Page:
In another twist involving the public protector’s office‚ the Minister of Co-operative Governance an.
Sibongile Mashaba,Sne Masuku, Riot Hlatshwayo and Frank Maponya
The stage is set for more blood on the floor as government and unions continue to hurl bricks and mortar at each other as the public service strike escalated yesterday.
Government's decision to fire striking nurses ignited a chain reaction from Cosatu and its affiliates. The Gauteng department of health took the lead yesterday when it fired 384 employees.
The fired employees include chief professional nurses, senior enrolled nurses, clerks, general assistants, linen supervisors, operators and laundry employees, provincial health department spokesman Zanele Mngadi said.
Cosatu president Willie Madisha described the latest government offer of 7,25 percent as "total madness".
One of Cosatu's most influential affiliates, the National Union of Metalworkers of South Africa (Numsa), pledged support for tomorrow's planned shutdown. Numsa said it will join the marches and protest demonstrations scheduled for the day.
Numsa's special central committee has also appealed to its members who are working night and afternoon shifts to take part in their thousands, it said in a statement.
Tempting as it might be to dismiss the unions' utterances as mere posturing after government announced its security plans for hospitals and schools, the situation on the ground points to an increasingly polarised environment.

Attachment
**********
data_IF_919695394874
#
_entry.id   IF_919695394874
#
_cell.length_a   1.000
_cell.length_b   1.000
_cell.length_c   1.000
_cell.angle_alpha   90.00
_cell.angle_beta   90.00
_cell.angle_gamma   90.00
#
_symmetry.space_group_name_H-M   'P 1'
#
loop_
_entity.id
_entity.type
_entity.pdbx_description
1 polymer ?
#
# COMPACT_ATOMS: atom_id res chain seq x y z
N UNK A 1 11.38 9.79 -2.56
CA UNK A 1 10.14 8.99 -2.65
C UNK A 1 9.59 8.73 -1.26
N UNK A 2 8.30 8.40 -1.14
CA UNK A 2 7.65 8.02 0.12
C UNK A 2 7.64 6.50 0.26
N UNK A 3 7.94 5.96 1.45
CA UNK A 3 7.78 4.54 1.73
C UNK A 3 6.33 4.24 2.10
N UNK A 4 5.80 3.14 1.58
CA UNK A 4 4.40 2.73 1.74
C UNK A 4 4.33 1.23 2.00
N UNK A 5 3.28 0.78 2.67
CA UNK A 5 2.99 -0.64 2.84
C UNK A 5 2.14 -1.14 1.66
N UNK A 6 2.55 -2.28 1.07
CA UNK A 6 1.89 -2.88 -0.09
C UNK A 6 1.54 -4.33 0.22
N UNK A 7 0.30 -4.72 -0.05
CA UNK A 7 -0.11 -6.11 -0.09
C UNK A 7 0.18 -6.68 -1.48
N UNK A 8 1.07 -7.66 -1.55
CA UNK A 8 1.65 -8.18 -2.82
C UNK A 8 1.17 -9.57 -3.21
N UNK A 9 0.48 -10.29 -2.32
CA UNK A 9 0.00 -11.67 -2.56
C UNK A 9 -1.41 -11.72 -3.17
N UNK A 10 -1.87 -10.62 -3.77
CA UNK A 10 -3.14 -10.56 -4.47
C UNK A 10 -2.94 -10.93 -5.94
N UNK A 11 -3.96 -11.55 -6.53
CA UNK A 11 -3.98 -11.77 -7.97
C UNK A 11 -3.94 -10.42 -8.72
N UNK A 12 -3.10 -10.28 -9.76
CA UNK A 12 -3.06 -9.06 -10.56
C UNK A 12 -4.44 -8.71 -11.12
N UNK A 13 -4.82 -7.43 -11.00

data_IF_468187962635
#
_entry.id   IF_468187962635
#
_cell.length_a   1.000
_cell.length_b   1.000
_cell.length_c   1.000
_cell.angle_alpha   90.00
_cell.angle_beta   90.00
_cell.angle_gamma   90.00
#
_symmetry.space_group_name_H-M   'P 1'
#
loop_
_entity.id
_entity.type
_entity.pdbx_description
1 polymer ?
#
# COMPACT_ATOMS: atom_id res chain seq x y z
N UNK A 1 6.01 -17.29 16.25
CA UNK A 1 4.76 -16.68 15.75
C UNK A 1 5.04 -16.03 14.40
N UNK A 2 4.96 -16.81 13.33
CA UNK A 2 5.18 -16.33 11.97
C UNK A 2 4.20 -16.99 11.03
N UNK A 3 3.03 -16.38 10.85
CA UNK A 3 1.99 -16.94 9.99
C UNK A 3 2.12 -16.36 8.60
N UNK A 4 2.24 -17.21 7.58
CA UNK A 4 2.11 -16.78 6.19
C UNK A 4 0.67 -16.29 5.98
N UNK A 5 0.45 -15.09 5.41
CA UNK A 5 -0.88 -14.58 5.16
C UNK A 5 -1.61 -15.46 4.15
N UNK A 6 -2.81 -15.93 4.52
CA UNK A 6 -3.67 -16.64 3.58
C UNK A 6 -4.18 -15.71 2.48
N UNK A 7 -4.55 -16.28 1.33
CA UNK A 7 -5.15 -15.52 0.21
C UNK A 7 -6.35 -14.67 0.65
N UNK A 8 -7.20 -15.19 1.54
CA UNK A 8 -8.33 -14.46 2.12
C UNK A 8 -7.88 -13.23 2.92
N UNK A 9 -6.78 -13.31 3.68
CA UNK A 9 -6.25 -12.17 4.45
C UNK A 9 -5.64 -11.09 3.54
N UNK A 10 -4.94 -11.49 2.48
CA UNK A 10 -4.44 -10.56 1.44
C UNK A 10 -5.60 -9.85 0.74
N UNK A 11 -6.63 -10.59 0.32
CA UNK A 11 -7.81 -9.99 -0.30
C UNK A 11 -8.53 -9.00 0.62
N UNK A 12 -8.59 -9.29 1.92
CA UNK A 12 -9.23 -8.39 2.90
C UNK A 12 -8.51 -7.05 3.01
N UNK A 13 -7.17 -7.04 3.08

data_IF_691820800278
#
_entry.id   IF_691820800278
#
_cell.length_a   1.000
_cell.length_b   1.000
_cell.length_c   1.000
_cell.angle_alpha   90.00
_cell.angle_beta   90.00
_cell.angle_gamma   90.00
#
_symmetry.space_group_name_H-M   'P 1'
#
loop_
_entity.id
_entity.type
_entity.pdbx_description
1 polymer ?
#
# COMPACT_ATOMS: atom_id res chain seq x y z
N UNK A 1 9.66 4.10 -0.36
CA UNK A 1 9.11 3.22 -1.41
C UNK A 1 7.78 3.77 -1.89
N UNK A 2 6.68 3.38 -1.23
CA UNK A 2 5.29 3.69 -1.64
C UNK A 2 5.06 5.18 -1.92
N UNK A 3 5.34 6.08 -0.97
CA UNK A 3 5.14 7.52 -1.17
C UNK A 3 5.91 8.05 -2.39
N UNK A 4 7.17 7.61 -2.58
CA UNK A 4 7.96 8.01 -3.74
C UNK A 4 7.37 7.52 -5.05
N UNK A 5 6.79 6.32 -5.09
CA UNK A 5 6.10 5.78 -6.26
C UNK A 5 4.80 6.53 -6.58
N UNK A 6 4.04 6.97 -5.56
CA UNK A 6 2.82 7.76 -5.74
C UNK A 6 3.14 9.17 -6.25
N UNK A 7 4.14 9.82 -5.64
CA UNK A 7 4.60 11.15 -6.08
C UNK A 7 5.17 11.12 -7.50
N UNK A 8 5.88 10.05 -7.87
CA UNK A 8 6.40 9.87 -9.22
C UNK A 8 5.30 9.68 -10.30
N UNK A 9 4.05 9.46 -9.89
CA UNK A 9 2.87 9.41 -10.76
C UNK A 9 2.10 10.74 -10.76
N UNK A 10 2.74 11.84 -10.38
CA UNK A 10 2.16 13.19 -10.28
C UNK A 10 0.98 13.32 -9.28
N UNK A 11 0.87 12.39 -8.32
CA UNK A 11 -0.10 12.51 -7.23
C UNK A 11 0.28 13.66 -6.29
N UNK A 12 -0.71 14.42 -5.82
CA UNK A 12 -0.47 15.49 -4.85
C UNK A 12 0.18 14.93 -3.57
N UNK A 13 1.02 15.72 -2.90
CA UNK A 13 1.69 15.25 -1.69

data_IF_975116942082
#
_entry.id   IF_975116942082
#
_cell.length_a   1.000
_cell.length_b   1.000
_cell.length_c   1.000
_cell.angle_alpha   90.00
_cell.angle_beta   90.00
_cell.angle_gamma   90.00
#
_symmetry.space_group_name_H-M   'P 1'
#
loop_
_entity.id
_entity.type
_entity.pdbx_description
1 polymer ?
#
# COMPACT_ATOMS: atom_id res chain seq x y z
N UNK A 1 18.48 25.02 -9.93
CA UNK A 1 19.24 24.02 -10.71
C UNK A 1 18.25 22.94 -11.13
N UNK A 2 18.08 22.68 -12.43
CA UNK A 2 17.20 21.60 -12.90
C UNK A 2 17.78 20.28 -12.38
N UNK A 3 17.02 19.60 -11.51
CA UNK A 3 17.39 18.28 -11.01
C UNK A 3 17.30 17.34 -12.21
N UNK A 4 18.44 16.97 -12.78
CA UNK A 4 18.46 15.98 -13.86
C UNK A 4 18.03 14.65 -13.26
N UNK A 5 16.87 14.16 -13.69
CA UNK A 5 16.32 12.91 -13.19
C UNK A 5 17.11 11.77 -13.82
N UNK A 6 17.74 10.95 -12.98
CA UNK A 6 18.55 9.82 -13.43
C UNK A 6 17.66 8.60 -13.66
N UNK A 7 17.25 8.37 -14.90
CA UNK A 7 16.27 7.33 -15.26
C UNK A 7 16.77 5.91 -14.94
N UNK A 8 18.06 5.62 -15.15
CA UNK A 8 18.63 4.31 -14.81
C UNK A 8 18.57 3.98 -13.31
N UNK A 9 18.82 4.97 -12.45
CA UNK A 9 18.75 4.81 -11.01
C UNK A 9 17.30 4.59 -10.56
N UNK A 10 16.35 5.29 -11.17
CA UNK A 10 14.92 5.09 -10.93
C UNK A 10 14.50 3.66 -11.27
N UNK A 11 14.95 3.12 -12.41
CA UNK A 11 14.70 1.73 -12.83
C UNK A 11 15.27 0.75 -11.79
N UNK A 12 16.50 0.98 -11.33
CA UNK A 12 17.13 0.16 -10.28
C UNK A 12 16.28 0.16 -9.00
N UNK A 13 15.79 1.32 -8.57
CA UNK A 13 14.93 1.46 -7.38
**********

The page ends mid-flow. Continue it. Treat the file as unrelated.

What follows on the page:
The South African Municipal Workers Union (Samwu) yesterday accused the government of intransigence and not being reflective of people representing a developmental state.
"We shall be left with no other alternative but to mobilise for an even more intensified sympathy strike if this is not resolved," Samwu provincial secretary Jaycee Ncanana said.
But the South African Local Government Association (Salga) has brought an urgent application in the Labour Court to stop municipal workers from embarking on a sympathy strike.
Samwu would oppose the matter when it comes before the court in Johannesburg today, said general secretary Mthandeki Nhlapo.
l The department of health in KwaZulu-Natal is seeking legal advice before deciding whether to dismiss striking nurses.
"Should matters reach a stage where we have to fire nurses who disregarded the department's ultimatum to go back to work, we would like to do it by the law," said Leon Mbangwa, KwaZulu-Natal health spokesman.
l The strike took another twist in Mpumalanga yesterday when pupils in uniform joined striking public servants who marched to several government offices to force non-striking workers to join the action.
l The Limpopo department of health and social development said yesterday it was sending out letters of dismissal to striking employees who have disobeyed a court order preventing them from striking.
Department spokesman Phuti Seloba said by close of business yesterday they hoped to have sent out more than 1000 letters of dismissals to the affected employees in various health institutions in the province.